I've fished Rio Trout taper, SA Shark Skin, and SA Head Start and feel that the SA Mastery Lines out performed them all. It's a little easier to explain why I don't like the lines mentioned above than it is to tell you why I like the Mastery Series.

The SA Headstart just performed like a cheap line. Not Wal-Mart cheap, but too cheap to put on any rod that retails over $150. At $50 bucks, spend the extra $20 and get the real deal. The SA Shark Skin was too expensive and noisy.  It did shoot through the guides well, but unless I'm double hauling on a bone fish flat, I don't need that speed, especially on a North Carolina trout stream.  The grooves in the line, which decrease friction, also collect micro debris in the line, essentially creating more drag and slowing the line down over time.  The Rio Trout taper is the most comparable, but I still feel like the SA Mastery is a bit more supple and sensitive. The Rio did do well with distance and wind on big Colorado rivers.

I also have a SA Mastery Bass line on a Reddington 9.5 ft 7wt Cross Water.  I use this rod for small mouth, carp, and redfish.  I don't fish for redfish and carp often, so I got this inexpensive Reddington stick to fill a need for a heavier rod.  This rod is heavy, and with work, I can cast it far and true, it just takes some muscle.  I think this boasts well for the SA bass line, helping the Cross Water to perform out of it's league.

The rods and lines fished on them with my grade:

Scott Voyager 8ft 4wt: SA Trout (A); SA Sharkskin (C+); Headstart (C-)
Scott G 7.5 ft 4wt: SA Trout (A+), Headstart (C)
Scott A3 8.5 4wt: SA GPX (A+)
St. Croix Imperial 9 ft 5wt:  Rio Trout Taper (B)

Headstart on SA English made reel and Scott G

Sunday, August 5, 2012

Extra Terrestrials in the Back Country

It's the height of terrestrial season, and in Western North Carolina that typically means a strange combination of low water, skittish trout, sporadic fishing, and a chance of taking a big fish on a big dry.  Matt Sloan and I hiked into the South Mills River, a stream that is large and remote for NC standards in some sections. My first back packing slash fly fishing trip was on this stream when I was 11 years old.  With dreams of fishing the back country as a much more experienced angler filled my imagination with wild river-monster brown trout, the fishing turned out to be similar to that of my child hood; little wild trout on caddis flies.  Pretty straight forward dry fly fishing produced the most consistent results, and no river monsters were slapping in my net.

The water temp was 68 degrees in the late afternoon and the water was a little off color.  The temperature was 64 in the morning, and the morning fishing was better as well.  I hoped to nail a bruiser in the High Falls pool, but a 10 inch brown chasing my streamer was the closest i got.

Matt fishing High Falls hole
Granted, August isn't prime trout season, and we were fishing during a full moon, but the fishing was mediocre to be on part of a back country stream that receives relatively little pressure. After unsuccessfully trying to solve the riddle of what fly combo would be the hot ticket, I followed Matt's lead and fished a caddis or a trude, and enjoyed catching opportunistic wild trout on the dry much like I did when I was 11.  The mystery of each new piece of water, and watching trout slam dries was pretty stinkin' fun.  I missed more than I landed, and Matt landed more than I touched.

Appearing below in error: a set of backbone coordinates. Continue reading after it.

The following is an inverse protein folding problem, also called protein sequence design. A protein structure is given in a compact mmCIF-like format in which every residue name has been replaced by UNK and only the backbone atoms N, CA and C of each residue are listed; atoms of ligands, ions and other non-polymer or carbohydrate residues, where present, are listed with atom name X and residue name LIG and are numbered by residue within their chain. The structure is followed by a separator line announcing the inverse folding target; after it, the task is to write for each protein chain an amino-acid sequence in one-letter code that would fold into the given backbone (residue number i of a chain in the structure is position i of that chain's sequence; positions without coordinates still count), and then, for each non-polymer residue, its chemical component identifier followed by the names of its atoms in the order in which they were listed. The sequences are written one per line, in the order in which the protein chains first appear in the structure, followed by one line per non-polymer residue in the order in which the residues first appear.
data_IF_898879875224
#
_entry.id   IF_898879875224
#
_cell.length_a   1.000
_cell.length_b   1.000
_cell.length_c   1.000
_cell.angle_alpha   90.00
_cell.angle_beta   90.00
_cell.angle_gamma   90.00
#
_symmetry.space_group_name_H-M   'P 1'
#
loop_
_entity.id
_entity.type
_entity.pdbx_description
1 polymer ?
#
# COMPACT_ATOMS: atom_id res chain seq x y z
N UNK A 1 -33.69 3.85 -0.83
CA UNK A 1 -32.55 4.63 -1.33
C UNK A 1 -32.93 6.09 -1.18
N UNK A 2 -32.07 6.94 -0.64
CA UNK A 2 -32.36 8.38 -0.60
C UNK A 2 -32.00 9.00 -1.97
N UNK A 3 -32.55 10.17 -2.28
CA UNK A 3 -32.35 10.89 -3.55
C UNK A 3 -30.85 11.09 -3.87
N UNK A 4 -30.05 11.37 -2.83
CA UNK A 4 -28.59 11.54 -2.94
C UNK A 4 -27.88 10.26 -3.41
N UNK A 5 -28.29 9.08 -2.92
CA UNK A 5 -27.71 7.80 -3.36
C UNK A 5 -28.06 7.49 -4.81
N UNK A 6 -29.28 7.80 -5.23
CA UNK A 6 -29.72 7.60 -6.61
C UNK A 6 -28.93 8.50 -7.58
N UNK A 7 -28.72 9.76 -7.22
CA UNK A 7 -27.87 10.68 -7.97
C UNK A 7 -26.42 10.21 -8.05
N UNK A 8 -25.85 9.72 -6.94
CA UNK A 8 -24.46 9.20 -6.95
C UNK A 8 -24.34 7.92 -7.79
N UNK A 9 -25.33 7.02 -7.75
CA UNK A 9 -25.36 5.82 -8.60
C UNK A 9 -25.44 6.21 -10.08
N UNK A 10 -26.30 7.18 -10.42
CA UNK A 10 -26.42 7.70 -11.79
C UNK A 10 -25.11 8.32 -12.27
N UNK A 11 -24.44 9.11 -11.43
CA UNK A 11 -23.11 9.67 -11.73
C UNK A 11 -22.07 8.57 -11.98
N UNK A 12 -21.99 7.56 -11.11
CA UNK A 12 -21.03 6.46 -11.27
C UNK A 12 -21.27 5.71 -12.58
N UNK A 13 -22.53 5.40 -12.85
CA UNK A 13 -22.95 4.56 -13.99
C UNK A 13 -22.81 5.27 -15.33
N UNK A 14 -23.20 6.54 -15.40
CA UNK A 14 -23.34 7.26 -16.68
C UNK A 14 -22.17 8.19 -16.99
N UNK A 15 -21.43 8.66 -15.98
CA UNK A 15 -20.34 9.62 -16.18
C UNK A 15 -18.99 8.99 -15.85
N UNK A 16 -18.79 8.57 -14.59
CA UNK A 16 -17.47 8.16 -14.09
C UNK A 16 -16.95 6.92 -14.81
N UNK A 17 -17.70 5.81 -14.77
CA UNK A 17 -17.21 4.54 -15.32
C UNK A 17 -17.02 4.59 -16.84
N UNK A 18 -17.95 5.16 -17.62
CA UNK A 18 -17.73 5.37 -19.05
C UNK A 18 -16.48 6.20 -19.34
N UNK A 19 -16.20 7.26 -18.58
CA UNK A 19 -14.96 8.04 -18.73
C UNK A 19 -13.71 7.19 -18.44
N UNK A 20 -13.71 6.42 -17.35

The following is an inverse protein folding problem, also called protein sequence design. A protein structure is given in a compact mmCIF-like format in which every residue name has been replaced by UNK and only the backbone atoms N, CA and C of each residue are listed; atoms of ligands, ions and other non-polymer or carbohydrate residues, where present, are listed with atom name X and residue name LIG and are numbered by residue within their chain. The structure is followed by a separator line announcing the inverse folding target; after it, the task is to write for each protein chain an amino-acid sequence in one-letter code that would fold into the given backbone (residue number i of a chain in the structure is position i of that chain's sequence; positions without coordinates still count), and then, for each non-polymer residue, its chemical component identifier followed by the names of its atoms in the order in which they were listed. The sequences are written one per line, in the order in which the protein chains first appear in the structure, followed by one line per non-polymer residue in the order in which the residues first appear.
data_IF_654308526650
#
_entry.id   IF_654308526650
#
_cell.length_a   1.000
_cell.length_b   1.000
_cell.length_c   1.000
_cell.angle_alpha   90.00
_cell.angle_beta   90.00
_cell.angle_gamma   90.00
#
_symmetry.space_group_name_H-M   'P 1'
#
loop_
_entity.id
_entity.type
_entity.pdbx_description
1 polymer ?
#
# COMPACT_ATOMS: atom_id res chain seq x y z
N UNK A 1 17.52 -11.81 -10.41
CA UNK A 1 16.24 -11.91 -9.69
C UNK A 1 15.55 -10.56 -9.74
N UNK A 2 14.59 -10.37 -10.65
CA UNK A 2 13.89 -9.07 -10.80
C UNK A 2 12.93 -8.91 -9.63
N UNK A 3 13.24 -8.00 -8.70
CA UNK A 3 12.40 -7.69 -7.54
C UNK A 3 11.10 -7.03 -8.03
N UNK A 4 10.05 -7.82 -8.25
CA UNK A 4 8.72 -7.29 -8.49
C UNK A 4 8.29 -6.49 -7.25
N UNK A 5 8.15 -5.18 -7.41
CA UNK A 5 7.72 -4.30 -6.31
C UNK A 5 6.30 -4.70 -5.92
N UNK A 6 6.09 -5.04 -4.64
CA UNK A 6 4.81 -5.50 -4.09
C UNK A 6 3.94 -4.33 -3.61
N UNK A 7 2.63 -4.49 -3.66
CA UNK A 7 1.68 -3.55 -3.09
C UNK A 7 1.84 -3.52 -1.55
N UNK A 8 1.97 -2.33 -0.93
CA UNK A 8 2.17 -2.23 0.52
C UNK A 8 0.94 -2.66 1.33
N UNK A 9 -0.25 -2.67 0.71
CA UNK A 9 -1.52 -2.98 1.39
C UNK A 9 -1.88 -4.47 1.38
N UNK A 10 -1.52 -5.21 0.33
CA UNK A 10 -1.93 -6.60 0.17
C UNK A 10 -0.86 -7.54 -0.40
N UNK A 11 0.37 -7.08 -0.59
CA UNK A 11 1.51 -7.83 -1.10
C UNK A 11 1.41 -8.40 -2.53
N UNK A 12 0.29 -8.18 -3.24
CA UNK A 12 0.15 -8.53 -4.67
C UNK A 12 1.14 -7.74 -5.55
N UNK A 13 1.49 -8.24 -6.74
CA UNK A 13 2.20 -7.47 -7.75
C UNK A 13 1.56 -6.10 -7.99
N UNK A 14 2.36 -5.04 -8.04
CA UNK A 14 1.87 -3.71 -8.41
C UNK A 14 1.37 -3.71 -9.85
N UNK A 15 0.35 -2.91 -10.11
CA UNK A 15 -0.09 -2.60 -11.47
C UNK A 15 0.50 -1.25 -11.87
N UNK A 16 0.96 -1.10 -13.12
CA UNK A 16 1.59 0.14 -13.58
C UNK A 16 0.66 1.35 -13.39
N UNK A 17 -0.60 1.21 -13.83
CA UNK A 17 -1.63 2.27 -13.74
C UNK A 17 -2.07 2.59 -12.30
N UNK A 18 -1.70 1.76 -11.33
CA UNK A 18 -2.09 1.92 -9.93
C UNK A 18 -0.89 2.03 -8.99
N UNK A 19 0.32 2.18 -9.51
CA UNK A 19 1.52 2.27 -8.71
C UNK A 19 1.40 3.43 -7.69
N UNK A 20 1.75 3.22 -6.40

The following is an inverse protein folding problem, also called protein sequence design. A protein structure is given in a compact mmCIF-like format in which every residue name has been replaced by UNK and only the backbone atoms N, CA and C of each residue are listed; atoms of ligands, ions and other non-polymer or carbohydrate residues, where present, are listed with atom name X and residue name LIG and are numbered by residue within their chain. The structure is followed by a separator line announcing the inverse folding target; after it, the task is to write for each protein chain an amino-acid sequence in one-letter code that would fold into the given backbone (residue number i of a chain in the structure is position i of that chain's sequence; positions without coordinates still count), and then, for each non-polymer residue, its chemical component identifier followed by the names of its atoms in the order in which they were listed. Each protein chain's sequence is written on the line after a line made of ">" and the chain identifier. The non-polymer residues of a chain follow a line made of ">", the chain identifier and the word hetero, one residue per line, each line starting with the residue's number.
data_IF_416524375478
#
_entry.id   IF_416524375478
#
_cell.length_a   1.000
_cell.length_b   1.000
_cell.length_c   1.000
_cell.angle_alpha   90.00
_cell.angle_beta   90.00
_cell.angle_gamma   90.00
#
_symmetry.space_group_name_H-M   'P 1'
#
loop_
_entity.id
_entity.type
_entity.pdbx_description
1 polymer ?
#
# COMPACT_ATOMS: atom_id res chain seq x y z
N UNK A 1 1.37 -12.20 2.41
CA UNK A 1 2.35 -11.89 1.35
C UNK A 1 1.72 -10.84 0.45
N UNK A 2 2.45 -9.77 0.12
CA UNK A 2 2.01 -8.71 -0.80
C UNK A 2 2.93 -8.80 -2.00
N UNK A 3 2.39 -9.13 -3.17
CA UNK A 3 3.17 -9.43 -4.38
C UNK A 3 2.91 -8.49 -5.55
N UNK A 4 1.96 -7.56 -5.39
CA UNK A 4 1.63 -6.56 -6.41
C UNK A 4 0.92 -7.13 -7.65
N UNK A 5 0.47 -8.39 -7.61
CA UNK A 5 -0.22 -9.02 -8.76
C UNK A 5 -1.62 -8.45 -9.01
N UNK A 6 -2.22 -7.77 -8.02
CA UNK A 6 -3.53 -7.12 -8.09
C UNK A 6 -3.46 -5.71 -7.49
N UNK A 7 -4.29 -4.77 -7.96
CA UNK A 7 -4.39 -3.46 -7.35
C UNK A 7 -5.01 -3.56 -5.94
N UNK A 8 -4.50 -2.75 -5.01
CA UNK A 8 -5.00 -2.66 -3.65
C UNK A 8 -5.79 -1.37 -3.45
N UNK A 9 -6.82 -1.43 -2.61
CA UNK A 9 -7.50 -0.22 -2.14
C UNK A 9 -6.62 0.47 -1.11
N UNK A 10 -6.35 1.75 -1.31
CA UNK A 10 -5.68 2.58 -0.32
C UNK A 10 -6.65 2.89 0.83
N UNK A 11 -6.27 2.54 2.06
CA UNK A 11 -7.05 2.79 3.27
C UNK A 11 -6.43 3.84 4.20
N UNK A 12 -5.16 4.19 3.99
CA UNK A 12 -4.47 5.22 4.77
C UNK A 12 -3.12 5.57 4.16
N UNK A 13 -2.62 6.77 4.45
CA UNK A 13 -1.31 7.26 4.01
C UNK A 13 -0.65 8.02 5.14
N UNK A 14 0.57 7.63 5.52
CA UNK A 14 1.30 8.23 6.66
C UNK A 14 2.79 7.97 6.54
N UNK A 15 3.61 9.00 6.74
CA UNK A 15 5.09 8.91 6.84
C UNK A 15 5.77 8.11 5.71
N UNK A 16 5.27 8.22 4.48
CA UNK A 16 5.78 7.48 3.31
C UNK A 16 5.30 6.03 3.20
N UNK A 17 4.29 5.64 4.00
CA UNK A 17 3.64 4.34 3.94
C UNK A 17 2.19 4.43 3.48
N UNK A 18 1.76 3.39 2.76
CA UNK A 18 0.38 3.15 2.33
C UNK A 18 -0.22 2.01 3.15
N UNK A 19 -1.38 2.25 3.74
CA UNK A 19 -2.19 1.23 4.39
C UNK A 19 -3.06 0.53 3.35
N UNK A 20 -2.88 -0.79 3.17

little S. Mills bow

"Monster" brown trout of the back country

Orange spots on wild brown trout

WNC is a temperate rain forrest, and it definitely looks and feels like a jungle this time of year.  Our rugged unmarked trail and camp site were tight, green, and damp.

camp site

vegetation choked trail
After packing out, I was inspired to fish the Davidson down stream of the hatchery, prospecting the stream like a typical wild stream instead of the pressured fishery "D" tactics I usually employ.  A black foam pmx with a birds ear hairs nest dropped of the back was my tandem rig of choice. The fish below ate the birds nest on the swing, and surprised me for this finicky stream at 4:15 in the afternoon in August.

good surprise

15 minutes later my terrestrial gets slammed on a pocket seam in a tiny eddy behind a rock. I managed to set the hook beneath a tight canopy of trees and do work to keep this fish out of a log jam below and from running under a rock ledge to my left on the delicate 6x tippet. I am fortunate enough to land the fish of the trip rather quickly.

Extra Terrestrial afternoon snack

After hiking in a few miles and camping out in the back county, the kind wild fish I was looking for was in a piece of water I had driven by countless times in my 20 plus years of fishing this area.  It goes to further my recent discovery that some of the best fishing is not that far off the beaten path after all.